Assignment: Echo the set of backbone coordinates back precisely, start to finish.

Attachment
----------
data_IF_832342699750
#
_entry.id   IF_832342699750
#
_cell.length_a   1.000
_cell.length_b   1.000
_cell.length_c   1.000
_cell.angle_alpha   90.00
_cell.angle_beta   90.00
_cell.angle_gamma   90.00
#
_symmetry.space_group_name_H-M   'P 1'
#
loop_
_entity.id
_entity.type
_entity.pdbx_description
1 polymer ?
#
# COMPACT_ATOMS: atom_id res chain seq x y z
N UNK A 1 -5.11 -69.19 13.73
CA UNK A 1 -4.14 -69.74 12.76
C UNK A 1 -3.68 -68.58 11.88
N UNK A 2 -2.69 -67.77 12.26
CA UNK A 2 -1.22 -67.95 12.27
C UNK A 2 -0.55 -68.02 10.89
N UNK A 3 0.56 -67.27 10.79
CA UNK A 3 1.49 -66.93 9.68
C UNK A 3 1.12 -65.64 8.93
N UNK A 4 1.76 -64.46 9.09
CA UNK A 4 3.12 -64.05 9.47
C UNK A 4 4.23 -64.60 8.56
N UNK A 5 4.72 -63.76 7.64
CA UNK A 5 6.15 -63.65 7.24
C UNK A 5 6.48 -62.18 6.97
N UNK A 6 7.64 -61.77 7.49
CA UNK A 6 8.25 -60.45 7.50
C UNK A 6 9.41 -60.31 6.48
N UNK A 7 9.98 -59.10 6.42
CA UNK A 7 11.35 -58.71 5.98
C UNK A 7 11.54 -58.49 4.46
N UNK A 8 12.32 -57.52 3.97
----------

data_IF_832342699750
#
_entry.id   IF_832342699750
#
_cell.length_a   1.000
_cell.length_b   1.000
_cell.length_c   1.000
_cell.angle_alpha   90.00
_cell.angle_beta   90.00
_cell.angle_gamma   90.00
#
_symmetry.space_group_name_H-M   'P 1'
#
loop_
_entity.id
_entity.type
_entity.pdbx_description
1 polymer ?
#
# COMPACT_ATOMS: atom_id res chain seq x y z
N UNK A 1 -5.11 -69.19 13.73
CA UNK A 1 -4.14 -69.74 12.76
C UNK A 1 -3.68 -68.58 11.88
N UNK A 2 -2.69 -67.77 12.26
CA UNK A 2 -1.22 -67.95 12.27
C UNK A 2 -0.55 -68.02 10.89
N UNK A 3 0.56 -67.27 10.79
CA UNK A 3 1.49 -66.93 9.68
C UNK A 3 1.12 -65.64 8.93
N UNK A 4 1.76 -64.46 9.09
CA UNK A 4 3.12 -64.05 9.47
C UNK A 4 4.23 -64.60 8.56
N UNK A 5 4.72 -63.76 7.64
CA UNK A 5 6.15 -63.65 7.24
C UNK A 5 6.48 -62.18 6.97
N UNK A 6 7.64 -61.77 7.49
CA UNK A 6 8.25 -60.45 7.50
C UNK A 6 9.41 -60.31 6.48
N UNK A 7 9.98 -59.10 6.42
CA UNK A 7 11.35 -58.71 5.98
C UNK A 7 11.54 -58.49 4.46
N UNK A 8 12.32 -57.52 3.97